if we changed our minds and decided that 5.3 was expressed too precisely we
would use 5 instead anyway), but if the value of y was 5.8 for example, it
would not behave correctly (I know of no scientific application where 5.8
would be rounded to 5 to reduce its known precision).
At the moment, the only truely safe way I can see of handling figures
properly is to always use a double type (or long double). We should do our
utmost to prevent behaviour that is contrary to normal usage, whether
explicit or otherwise. The only way in which I can even vaguely see
parameterisation working is if we can ensure that all figures used in a
calculation are parameterised with the same type, and where implicit
conversions are not allowed, so the above would have to become:
metres< int > y = static_cast< int >( 5.3 );
Even this sends a shudder down my spine, because again, if the value is 5.8
it implies a fundamentally different behaviour from any that would occur in
a calculation by hand.
Rob
------------------------------
Date: Wed, 12 Jun 2002 17:00:04 +0200
From: Terje Slettebų
Subject: Re: SI Units Project: Display (output) of units
>From: "Terje Slettebų"
>
> For example, I recently experimented some with NTL
(http://shoup.net/ntl/),
> an arbitrary integer precision library, where there's no limit to the
> precision possible.
By the way, I used it to find the 100,000 th Fibonacci number - a number
with about 20,000 digits. It found it in a few seconds. That was rather fun.
:)
I used a short function for this, using the NTL arbitrary precision integer
type, and using the Fibonacci definition, kept record of the last two
numbers in the series.
There would have been no chance of doing this, with any of the built-in
types. They have about 20 digits maximum precision. Using NTL, I got an
exact answer with about 20,000 digits.
Regards,
Terje
------------------------------
Date: Wed, 12 Jun 2002 16:40:25 +0200
From: Terje Slettebx
Subject: Re: SI Units Project: Display (output) of units
Just to give my 0.02 on this, as well.
>From:
> >
> > metres x = 7.2;
> > metres y = 5.3;
>
> The second example here gives me trouble. I can see why we want this, but
it
> seems presents a fundamental clash between the nature of scientific
> calculation and the way in which a statically typed language works.
>
> At the moment, the only truely safe way I can see of handling figures
> properly is to always use a double type (or long double).
I think it is a bad idea to fix the numerical type, in a library like this.
Witness STL, where everything is parameterized on type.
Especially in a scientific library, like an SI library, I think it's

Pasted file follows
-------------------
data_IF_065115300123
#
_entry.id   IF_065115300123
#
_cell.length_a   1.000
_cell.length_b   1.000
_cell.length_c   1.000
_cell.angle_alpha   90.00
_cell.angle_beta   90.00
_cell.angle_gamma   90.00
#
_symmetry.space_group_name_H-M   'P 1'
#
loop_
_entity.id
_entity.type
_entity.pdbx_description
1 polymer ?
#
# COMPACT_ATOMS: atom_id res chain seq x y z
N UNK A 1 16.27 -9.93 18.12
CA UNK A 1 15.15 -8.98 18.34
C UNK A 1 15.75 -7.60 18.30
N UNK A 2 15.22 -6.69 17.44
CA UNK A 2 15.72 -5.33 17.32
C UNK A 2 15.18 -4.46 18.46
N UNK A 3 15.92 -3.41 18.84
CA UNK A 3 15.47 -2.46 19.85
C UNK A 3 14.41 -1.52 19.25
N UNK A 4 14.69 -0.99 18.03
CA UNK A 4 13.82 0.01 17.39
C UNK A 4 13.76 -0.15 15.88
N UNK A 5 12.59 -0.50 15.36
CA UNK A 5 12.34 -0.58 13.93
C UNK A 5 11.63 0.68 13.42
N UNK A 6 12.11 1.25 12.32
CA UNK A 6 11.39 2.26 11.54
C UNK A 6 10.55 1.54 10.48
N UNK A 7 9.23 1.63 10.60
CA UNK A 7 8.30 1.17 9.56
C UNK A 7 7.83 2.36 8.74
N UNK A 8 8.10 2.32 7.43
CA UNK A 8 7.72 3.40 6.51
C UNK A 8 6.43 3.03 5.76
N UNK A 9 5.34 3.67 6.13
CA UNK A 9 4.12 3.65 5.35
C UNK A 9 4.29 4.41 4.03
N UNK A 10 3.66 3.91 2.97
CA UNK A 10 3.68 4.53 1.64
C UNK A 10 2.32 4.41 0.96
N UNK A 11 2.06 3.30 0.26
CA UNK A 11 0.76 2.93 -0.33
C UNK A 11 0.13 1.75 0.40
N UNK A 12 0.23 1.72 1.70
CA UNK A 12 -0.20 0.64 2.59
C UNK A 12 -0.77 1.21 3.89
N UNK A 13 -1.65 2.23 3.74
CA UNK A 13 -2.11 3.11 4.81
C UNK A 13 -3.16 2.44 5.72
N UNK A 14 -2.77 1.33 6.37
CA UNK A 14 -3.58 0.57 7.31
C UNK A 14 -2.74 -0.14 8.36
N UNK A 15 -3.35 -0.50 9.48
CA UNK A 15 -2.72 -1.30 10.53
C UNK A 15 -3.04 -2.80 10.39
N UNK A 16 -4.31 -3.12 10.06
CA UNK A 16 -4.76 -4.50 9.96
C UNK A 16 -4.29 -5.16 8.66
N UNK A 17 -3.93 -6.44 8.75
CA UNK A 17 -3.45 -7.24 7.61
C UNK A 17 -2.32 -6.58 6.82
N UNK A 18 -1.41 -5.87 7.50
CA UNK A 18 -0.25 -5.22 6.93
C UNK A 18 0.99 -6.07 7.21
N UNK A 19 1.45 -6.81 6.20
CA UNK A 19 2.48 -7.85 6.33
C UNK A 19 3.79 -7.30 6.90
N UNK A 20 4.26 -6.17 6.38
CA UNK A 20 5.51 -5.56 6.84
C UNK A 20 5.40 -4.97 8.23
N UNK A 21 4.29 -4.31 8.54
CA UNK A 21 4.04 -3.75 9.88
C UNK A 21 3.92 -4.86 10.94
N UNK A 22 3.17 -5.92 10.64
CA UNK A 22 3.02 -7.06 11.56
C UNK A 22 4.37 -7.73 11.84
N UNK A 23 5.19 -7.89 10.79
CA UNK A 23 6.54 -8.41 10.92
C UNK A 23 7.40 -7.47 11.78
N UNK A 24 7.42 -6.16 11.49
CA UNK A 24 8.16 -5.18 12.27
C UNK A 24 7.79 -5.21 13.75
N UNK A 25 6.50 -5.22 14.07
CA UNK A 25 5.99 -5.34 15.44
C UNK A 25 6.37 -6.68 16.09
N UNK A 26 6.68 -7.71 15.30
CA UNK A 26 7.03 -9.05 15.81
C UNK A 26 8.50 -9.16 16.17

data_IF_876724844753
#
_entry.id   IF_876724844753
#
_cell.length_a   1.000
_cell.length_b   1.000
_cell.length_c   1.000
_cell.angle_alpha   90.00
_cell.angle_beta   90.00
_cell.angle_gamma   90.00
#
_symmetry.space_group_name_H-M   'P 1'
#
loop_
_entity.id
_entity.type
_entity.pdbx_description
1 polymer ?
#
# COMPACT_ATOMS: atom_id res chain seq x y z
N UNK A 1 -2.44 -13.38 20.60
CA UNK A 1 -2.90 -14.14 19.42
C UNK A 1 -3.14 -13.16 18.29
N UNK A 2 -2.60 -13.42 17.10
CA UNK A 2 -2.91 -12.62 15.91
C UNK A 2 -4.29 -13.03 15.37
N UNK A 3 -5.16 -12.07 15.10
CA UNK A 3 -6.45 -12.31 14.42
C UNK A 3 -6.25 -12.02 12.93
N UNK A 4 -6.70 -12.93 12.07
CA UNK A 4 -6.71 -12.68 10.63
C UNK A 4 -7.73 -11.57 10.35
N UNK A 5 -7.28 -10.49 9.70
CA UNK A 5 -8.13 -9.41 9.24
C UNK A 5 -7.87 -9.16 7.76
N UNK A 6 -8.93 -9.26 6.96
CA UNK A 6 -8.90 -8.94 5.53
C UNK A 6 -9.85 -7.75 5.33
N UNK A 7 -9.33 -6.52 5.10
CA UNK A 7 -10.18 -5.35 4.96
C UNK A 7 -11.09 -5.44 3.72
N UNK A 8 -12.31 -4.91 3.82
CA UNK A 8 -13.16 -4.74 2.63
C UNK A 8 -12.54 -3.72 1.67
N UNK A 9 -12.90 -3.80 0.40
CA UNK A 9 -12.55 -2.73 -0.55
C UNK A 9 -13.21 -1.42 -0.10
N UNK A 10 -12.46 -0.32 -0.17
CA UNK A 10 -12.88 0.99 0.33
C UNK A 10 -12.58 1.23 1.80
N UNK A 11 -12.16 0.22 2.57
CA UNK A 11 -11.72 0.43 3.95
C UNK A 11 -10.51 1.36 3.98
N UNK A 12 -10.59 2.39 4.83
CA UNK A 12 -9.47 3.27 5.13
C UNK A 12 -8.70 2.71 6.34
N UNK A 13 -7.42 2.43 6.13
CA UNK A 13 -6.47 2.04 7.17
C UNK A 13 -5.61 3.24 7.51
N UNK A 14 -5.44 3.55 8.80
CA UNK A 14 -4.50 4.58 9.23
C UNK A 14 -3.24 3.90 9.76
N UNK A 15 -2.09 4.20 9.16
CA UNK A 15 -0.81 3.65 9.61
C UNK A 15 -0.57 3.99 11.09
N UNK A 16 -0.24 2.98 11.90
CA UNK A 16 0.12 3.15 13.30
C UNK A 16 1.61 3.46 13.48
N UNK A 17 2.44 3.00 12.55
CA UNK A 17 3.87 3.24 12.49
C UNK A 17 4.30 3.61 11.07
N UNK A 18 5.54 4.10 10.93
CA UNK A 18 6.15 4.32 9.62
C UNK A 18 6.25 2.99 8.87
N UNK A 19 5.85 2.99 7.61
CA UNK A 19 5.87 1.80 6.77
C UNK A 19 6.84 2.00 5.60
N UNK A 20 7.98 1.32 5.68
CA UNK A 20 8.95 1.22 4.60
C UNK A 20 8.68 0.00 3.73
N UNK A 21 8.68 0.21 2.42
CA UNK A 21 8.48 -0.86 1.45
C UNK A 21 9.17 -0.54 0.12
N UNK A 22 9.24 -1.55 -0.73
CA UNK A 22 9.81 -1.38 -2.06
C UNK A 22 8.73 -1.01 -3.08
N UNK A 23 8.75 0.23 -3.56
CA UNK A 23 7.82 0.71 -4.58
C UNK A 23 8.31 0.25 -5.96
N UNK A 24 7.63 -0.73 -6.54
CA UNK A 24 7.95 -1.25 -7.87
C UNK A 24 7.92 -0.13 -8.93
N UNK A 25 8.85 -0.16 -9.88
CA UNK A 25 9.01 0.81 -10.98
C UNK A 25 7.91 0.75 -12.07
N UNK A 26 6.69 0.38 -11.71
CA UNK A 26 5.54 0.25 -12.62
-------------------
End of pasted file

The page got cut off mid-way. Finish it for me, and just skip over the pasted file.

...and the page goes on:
important for the user to be able to select the type (and hence the
precision, and computational efficiency) to use. I think anything else would
seriously decrease flexibility, and applicability.
For example, I recently experimented some with NTL (http://shoup.net/ntl/),
an arbitrary integer precision library, where there's no limit to the
precision possible. There are also such libraries for arbitrary floating
point precision. Using such a library, you could use any precision you like.
The same goes for other types.
Fixing the type at double, or long double, would give a one size fits all.
It's no coincidence that also other components in the standard library, such
as std::complex (for complex numbers) also is parameterized on the type for
the real and imaginary components.
> metres< int > y = static_cast< int >( 5.3 );
>
> Even this sends a shudder down my spine, because again, if the value is
5.8
> it implies a fundamentally different behaviour from any that would occur
in
> a calculation by hand.
Whether or not conversions are allowed (and which ones), can be treated
separately. If someone uses static_cast, then they purposely circumvent the
type system, and is therefore expected to know what they're doing. It would
be completely possible to provide a conversion constructor, that rounds
according to mathematical rules, if conversion should be allowed, hence no
static_cast is needed.
Regards,
Terje
------------------------------
Date: Wed, 12 Jun 2002 20:22:58 +0000
From: Mark Easterbrook
Subject: Re: SI Units Project: Display (output) of units
R.D.Hughes@si-units wrote:
>
> > The fixed precision is an interesting issue as for many scientific
> > calculations
> > it is a storage issue and not just a display issue. Perhaps our domain
> > experts
> > would like to comment on this. Should we store a precision?
> > What are the
> > rules
> > for combining units of different precision?
>
> I will choose my terminology a little carefully here, because by precision
> you are referring to significant figures, which is closely related, but
> slightly different (the number of significant figures is normally determined
> by the precision to which a figure is known). To illustrate the difference: